Unwelcome requests for sexual activity
If you’re being asked to go on dates or engage in sexual activity, it’s a form of sexual harassment. This type of behavior is usually subtle but can be upsetting and intrusive.
Retaliation for reporting sexual advances
Adverse employment actions are anything an employer does to punish you at work for rejecting a sexual advance; it’s a sign that your employer is overstepping the line and affecting your career prospects and wellbeing. This type of retaliation is illegal, and it’s important to report it to a workplace sexual harassment attorney if HR doesn’t heed your concerns.
Different treatment based on your gender
If you feel like you’re being treated differently at work because of your gender, it’s a sign of workplace sexual discrimination. This can include being passed over for promotions or given less favorable assignments.
Different treatment can also occur to the opposite effect. A supervisor may favor you over coworkers under the expectation that you will repay the preferential treatment with sexual favors. The supervisor may not reveal their intentions until the prospective victim has already accepted a pay raise, promotion, or other benefits.
If you generally feel uncomfortable or unsafe at work, it’s possible that you’re being sexually harassed. These feelings can be hard to pin down, but paying attention to them can help you uncover an aggressor’s intentions.
If you feel like you could be physically harmed by your workplace environment, it’s a serious sign of sexual harassment. Feeling unsafe can be disturbing and may be a sign that you are in danger of sexual assault.
If you have any indication that you are not safe at work, you should contact HR or law enforcement immediately. Additionally, getting help from a law firm with experience in dealing with sexual harassment claims can help you avoid backlash in response to your pursuing your legal rights.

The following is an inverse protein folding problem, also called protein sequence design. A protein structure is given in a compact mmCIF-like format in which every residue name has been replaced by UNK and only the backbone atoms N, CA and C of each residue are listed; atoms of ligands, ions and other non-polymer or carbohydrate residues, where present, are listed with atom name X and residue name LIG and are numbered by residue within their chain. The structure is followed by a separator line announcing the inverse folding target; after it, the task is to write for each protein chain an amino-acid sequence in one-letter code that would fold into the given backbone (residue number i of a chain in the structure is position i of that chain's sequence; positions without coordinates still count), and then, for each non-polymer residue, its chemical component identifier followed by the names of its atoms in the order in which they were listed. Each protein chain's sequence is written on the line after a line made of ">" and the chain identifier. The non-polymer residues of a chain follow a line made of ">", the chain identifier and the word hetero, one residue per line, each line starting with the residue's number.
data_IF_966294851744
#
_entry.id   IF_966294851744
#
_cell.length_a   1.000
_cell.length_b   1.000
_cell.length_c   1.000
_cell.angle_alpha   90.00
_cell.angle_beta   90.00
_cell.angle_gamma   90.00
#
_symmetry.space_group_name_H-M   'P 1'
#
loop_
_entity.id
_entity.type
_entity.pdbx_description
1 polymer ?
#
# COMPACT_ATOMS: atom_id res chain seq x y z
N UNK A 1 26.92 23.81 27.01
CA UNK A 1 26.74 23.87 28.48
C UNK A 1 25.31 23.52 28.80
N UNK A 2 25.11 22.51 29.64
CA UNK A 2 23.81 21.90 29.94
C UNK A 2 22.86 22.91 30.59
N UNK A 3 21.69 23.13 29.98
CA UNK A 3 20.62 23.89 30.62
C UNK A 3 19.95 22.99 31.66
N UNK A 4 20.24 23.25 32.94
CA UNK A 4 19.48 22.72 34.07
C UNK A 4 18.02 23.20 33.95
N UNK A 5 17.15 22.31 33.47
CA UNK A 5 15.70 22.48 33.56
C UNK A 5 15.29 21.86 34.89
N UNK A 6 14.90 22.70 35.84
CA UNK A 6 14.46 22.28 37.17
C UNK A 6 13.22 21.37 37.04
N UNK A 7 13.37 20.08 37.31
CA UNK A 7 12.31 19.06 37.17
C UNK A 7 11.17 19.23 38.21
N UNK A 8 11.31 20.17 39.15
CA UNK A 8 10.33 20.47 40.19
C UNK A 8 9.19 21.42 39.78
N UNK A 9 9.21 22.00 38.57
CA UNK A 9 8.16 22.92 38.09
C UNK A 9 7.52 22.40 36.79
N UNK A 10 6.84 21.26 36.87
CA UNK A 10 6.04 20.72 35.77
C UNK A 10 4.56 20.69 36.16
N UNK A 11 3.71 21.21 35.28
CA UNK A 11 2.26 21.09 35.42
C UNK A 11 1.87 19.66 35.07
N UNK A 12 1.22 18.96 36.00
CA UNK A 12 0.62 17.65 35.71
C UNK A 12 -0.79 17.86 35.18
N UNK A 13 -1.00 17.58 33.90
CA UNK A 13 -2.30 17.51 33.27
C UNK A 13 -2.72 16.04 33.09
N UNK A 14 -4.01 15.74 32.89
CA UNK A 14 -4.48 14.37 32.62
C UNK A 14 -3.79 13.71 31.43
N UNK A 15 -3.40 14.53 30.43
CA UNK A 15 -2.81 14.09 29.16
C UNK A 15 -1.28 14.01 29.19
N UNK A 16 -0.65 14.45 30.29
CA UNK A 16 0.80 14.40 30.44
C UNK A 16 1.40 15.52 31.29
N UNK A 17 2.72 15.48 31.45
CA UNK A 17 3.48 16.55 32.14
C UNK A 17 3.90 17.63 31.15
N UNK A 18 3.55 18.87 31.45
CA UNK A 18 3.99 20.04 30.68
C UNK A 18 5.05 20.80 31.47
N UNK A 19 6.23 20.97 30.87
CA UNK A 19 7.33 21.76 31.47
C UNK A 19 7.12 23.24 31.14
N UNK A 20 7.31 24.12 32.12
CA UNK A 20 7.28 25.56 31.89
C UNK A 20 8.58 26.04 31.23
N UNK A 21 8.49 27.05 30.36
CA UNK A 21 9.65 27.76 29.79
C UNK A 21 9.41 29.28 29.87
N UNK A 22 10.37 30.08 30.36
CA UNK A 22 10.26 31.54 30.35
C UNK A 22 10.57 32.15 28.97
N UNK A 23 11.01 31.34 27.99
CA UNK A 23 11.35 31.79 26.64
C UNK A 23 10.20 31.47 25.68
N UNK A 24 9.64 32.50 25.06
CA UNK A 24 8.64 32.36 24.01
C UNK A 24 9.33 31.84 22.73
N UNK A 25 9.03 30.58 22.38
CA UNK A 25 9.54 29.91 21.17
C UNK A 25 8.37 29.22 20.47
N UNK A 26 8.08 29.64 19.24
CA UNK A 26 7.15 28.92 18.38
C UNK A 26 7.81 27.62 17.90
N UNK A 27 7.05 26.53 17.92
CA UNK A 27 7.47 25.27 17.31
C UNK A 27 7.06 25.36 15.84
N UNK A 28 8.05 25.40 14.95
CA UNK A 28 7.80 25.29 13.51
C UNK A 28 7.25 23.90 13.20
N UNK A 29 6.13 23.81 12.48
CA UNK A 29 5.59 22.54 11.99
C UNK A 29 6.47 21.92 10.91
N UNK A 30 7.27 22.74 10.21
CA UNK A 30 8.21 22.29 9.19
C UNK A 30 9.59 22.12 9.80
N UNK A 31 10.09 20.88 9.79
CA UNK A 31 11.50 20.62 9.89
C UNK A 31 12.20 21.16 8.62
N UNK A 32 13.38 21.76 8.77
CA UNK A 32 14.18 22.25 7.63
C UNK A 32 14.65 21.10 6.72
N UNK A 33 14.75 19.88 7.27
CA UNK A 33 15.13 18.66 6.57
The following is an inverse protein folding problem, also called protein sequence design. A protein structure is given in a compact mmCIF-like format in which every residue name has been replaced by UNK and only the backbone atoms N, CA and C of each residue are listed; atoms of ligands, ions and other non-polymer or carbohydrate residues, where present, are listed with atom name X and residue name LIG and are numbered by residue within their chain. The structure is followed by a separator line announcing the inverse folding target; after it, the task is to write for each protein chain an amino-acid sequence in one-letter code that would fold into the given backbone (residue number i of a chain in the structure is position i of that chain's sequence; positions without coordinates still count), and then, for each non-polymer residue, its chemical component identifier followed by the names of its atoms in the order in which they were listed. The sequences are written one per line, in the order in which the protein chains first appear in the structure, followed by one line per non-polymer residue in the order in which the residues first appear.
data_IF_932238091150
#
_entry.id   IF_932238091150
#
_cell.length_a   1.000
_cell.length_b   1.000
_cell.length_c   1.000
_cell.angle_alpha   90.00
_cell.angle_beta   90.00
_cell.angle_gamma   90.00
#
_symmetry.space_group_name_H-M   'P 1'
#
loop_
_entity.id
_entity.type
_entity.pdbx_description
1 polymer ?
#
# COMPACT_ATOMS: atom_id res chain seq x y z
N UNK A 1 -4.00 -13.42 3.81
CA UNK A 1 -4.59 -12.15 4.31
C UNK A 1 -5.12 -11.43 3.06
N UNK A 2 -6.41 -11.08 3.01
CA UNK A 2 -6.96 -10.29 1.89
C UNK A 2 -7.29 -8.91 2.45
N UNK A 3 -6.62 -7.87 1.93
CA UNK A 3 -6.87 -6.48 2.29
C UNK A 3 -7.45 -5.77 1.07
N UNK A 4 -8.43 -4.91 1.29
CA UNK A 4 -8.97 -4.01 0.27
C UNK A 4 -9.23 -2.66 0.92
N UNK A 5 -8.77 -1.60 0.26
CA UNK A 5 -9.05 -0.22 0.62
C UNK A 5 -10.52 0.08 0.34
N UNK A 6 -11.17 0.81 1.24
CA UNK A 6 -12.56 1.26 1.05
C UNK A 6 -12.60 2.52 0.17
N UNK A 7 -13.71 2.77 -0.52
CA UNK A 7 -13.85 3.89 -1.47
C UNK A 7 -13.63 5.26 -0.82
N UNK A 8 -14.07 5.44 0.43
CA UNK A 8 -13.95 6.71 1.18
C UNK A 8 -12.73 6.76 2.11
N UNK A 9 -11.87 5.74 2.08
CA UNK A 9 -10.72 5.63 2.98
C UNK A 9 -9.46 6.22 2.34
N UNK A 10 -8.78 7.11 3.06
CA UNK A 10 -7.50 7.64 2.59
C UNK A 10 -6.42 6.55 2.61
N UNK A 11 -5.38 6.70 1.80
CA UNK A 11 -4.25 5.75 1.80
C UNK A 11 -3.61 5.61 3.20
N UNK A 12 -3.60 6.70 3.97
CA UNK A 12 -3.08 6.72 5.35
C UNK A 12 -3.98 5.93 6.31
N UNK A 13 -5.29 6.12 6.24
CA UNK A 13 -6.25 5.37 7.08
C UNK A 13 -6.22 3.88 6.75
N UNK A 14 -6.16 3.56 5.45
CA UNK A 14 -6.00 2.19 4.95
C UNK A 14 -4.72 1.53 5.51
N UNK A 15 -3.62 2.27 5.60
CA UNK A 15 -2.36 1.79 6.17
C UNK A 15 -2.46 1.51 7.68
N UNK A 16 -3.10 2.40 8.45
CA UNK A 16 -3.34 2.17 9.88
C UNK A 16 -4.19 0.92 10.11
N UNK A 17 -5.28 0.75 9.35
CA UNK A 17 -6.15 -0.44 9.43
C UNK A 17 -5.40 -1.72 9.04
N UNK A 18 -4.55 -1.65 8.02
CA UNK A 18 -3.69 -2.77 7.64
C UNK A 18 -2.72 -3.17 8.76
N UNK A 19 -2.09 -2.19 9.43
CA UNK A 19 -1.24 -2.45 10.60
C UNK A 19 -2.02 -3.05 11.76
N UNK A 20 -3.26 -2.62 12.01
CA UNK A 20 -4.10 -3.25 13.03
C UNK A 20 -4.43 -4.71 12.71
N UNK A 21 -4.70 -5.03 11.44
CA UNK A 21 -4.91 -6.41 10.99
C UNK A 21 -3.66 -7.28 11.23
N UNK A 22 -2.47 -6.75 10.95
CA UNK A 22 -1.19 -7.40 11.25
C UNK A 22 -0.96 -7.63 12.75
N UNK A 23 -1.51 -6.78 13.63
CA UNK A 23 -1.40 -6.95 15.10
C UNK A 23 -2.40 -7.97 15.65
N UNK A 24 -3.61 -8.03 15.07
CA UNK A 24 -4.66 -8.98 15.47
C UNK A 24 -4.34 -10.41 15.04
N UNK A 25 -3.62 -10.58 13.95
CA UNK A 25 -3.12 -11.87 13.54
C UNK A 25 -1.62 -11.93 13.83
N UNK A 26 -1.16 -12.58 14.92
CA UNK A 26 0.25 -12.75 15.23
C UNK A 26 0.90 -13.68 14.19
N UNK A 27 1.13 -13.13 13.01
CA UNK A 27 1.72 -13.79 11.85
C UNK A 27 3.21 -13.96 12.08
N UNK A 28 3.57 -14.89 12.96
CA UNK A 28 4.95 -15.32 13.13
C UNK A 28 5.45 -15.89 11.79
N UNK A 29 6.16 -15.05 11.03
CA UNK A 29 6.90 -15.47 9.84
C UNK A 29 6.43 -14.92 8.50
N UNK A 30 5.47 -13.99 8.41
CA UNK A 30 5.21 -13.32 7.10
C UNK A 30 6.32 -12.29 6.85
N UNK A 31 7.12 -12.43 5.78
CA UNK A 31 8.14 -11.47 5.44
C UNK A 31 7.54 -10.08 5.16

Workplace Sexual Assault
With over 40% of sexual assault on women and over 50% of sexual assault on men being perpetrated by acquaintances, it’s important to take all necessary precautions when noticing signs of workplace sexual harassment. Assuming that a boss or coworker will stop their
What to Do if You’re Being Sexually Harassed in the Workplace
Start by looking over your employee handbook and other sexual harassment policy documentation. There may be specific provisions regarding workplace sexual harassment that you can take up with the human resources department. File a complaint in writing so that you have a hard copy of your communication.
If there are any coworkers, friends, or family members you can trust, seek out their help and build a support system. Being able to emotionally cope with the experience is important for your well-being.
Then, contact an experienced sexual harassment lawyer about seeking compensatory damages for your ordeal. An experienced employment attorney can help you recover mental anguish and loss of enjoyment of life.
Contact a Personal Injury Lawyer Today
Workplace sexual harassment can cost you your income source and cause emotional distress that affects your life. It can also lead to sexual assault if the aggressor does not limit themselves to sexual comments, inappropriate jokes, and visual conduct.
At Nessler & Associates, our team of personal injury attorneys has extensive experience dealing with sexual harassment claims. Our lawyers will ensure you recover fair compensation for any medical bills incurred due to harassment or assault and damages for pain and suffering, back pay, and lost wages.
Don’t put up with inappropriate verbal and physical conduct that violates your rights. Workplace sexual harassment is a sensitive issue that requires appropriate handling by knowledgeable legal experts. Contact our law firm today at (800) 727-8010 for a confidential consultation.